If you’re anything like us, the first thing you do when planning a trip—perhaps even before booking a plane ticket—is figure out where you’re going to eat while you’re there. Museums, sightseeing, and shopping are all well and good, but food is often the main attraction. To make trip planning a little easier, we’ve compiled lists of our can’t-miss spots in some of our favorite places. Below, our chief strategy officer (and resident globe-trotting gourmand) Mitchell Davis shares his top eats in Bilbao, Spain.
While everyone frets over the fate of Catalonia, across Spain in the semi-autonomous Pais Vasco (Basque Country), folks seem too busy eating well to notice. Home to the highest concentration of Michelin stars per capita than any other region of the world, Basque Country boasts a passionate culinary heritage that ranges from casual pintxos bars to elegant temples of gastronomy. It’s no wonder a recent trade and tourism campaign attempts to make the designation “Culinary Nation” stick. While the influential Basque Culinary Center is situated in they city of San Sebastián—some say the region’s culinary heart, and where you will find most of the Michelin stars—out of the shadows of Ghery’s Guggenheim, Bilbao (Bilbo in Basque) has many of its own tasty temptations.
Legina Auzoa, s/n, 48195 Larrabetzu, Bizkaia
+34 944 55 83 59
Located just a short taxi ride outside the city, Azurmendi is housed in a LEED-certified modern glass box perched on a verdant hill adjacent to a winery. The vision for this Michelin three-star restaurant is consistent with and in support of the UN’s Sustainable Development Goals (SDGs), complete with greenhouses and a sustainability and seed museum on its roof. The meal is transporting, literally and figuratively, as it begins with a picnic basket of snacks in a tree-lined antechamber, moves into a greenhouse filled with daily-changing naturalistic plantscapes in which hors d’oeuvres are hidden, and finally arrives in a spacious, elegant dining room for the main part of the meal. Course after course parades out of Eneko Atxa’s kitchen. Playful bites, beautifully presented, using local ingredients—tiny seasonal Jesus’s tears peas, jamón Ibérico, Atlantic lobster, and other specialties. The food is lovely, but the deeper sense of indulgence comes from the consumption of space, time, and scenery that make lunch at Azurmendi a truly luxurious experience.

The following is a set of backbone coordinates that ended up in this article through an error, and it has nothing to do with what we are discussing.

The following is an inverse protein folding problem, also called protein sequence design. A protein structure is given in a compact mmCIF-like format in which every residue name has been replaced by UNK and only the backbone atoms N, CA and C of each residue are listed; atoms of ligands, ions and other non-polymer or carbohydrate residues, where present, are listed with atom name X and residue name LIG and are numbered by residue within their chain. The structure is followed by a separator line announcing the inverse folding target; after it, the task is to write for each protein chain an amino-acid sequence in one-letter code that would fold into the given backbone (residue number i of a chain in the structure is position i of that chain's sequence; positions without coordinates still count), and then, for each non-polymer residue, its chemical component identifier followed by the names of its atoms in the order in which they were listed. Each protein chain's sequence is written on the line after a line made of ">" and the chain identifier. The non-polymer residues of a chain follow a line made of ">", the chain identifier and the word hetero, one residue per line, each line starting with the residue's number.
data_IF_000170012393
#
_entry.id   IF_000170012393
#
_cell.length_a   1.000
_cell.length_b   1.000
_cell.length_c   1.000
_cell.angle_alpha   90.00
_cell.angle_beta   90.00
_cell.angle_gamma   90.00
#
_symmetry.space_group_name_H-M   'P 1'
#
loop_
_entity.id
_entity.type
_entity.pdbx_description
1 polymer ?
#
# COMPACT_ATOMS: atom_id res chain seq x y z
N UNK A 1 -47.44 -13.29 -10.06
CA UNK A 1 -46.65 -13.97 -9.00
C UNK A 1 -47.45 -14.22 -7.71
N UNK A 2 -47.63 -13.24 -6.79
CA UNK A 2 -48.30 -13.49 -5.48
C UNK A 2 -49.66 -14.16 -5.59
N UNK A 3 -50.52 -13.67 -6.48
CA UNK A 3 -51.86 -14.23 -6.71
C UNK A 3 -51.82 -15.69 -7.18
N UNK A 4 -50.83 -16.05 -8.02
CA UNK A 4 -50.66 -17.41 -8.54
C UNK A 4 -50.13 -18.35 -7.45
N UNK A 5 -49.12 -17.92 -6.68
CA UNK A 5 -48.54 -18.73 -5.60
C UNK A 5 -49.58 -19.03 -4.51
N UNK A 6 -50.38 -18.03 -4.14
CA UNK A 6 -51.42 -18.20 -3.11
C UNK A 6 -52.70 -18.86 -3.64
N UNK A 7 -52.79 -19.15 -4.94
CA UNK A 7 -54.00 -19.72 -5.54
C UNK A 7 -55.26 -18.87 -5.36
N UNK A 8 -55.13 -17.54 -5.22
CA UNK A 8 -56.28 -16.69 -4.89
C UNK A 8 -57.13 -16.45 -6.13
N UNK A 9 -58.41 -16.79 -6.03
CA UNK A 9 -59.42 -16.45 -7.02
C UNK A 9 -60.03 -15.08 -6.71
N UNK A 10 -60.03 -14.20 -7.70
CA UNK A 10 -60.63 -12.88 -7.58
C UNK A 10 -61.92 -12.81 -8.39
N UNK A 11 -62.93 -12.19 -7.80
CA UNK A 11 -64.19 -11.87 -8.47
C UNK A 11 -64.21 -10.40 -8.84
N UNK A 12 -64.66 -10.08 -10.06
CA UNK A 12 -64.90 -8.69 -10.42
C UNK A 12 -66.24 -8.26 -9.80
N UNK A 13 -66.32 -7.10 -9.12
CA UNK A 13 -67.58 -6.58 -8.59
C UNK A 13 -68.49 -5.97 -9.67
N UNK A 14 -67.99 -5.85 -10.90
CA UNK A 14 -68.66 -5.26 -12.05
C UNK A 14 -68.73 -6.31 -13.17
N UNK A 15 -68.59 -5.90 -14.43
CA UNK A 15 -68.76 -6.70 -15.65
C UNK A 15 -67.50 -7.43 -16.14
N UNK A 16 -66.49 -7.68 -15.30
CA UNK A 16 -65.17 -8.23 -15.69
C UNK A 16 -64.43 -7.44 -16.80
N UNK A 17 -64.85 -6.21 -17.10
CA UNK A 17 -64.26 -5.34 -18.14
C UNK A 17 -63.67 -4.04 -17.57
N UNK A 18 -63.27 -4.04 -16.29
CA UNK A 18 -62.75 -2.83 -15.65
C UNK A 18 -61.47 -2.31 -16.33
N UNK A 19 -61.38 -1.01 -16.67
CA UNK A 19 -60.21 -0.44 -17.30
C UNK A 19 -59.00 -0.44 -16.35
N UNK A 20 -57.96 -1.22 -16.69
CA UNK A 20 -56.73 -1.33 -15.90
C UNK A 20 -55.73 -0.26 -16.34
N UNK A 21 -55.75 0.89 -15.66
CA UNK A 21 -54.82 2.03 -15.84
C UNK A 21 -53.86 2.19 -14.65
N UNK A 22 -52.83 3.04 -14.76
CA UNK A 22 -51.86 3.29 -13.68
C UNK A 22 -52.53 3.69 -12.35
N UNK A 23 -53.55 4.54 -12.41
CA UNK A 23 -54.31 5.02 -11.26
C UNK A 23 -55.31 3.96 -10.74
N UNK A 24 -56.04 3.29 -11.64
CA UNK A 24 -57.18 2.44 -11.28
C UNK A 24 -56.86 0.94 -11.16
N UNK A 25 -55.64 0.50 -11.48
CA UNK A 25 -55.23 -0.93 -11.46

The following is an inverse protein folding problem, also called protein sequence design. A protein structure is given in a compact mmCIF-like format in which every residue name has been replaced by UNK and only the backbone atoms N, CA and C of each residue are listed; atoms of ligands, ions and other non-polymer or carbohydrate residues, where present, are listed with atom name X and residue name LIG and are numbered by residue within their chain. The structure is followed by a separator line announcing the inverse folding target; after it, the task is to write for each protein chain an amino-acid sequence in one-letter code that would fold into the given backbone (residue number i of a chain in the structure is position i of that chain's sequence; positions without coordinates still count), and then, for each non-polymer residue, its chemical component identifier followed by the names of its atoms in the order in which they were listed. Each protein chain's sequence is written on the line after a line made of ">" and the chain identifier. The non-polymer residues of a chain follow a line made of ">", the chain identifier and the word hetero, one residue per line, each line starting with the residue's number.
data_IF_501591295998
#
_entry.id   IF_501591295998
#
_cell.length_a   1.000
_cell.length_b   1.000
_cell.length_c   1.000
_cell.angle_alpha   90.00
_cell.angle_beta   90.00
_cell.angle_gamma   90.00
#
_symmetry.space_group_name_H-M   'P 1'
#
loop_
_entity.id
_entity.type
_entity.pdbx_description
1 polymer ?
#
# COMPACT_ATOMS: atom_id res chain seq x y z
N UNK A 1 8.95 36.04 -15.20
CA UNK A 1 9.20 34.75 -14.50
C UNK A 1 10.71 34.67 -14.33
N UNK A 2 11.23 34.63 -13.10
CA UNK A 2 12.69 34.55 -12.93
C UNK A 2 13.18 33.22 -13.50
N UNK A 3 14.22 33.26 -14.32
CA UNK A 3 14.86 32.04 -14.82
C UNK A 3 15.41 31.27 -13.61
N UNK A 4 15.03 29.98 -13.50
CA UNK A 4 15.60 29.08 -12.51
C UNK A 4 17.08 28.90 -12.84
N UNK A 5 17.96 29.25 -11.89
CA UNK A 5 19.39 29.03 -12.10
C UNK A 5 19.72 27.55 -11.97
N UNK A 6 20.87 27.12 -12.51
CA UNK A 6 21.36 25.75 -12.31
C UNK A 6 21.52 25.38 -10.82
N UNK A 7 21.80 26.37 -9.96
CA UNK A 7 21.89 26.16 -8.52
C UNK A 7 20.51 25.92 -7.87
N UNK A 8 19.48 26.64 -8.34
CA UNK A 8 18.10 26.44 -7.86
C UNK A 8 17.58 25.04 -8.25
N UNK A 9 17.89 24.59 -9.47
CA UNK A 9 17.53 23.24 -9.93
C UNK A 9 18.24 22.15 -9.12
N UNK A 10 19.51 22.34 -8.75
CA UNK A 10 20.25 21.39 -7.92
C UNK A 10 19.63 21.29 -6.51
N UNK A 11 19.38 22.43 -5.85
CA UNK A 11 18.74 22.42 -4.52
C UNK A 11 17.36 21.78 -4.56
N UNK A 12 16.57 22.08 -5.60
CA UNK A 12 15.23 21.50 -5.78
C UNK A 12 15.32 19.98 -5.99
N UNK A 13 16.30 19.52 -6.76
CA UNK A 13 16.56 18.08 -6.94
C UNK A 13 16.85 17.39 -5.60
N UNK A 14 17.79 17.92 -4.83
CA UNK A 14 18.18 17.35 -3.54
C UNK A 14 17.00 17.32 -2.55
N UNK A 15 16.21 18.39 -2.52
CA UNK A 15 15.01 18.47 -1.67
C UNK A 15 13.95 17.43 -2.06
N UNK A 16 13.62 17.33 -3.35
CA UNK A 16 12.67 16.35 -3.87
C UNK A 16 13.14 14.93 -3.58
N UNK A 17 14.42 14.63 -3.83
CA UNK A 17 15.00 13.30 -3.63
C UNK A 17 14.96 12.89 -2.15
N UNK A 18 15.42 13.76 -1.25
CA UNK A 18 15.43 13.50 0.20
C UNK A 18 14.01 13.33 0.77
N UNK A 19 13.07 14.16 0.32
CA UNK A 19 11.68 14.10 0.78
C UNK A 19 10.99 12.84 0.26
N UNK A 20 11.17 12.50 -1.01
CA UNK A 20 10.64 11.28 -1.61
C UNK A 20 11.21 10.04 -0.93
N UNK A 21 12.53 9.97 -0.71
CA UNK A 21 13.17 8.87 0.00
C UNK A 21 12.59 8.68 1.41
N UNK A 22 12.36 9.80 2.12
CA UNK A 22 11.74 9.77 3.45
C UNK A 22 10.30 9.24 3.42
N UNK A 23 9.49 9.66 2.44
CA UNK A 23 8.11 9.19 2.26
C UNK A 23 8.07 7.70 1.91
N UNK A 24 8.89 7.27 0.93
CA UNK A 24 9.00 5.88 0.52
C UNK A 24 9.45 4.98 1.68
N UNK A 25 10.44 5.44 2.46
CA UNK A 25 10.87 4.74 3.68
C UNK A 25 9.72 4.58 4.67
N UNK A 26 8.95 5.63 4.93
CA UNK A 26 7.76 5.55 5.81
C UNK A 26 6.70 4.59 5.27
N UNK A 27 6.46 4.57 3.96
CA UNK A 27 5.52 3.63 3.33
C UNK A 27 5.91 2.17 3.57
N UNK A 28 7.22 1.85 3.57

El Globo and La Viña del Ensanche
Diputazio Kalea, 8, 48008 Bilbo, Bizkaia
+34 944 15 42 21
La Viña del Ensanche
Diputazio Kalea, 10, 48008 Bilbo, Bizkaia
+34 944 15 56 15
Technically two separate establishments, these popular pintxos bars are located across a pedestrian street from each other, and, since any good pintxos experience requires more than one stop, I will combine them. The bar at El Globo groans with a wide variety of tapas arranged traditionally on slices of baguette, that include a warm, creamy crab topping, fried squid, tuna, and many others. Order a couple of the emblematic Gilda skewers—cured olives, pickled peppers, and salted anchovies doused in olive oil. They are omnipresent but the flavor and texture of El Globo’s provided a revelatory sense of gastronomic synergy. Said one dining companion, “This is the taste of Spain.” A few more substantial hot tapas are also available as specials on a daily basis. We tried seared tuna, octopus, and foie gras, each of which proved to be fine foils for a glass of brightly acidic Txakoli, the local white wine drunk out of stubby glasses. At La Viña, the party continues with a fine tortilla española (potato omelette), creamy patatas bravas with a smoky pimentòn mayo, jamón ibérico finger sandwiches, sautéed cuttlefish, and other treats, more Txakoli, and ample table seating. La Viña also operates a gourmet shop (and restaurant) with a few carefully curated canned and preserved items and selection of hand-sliced Ibérico hams.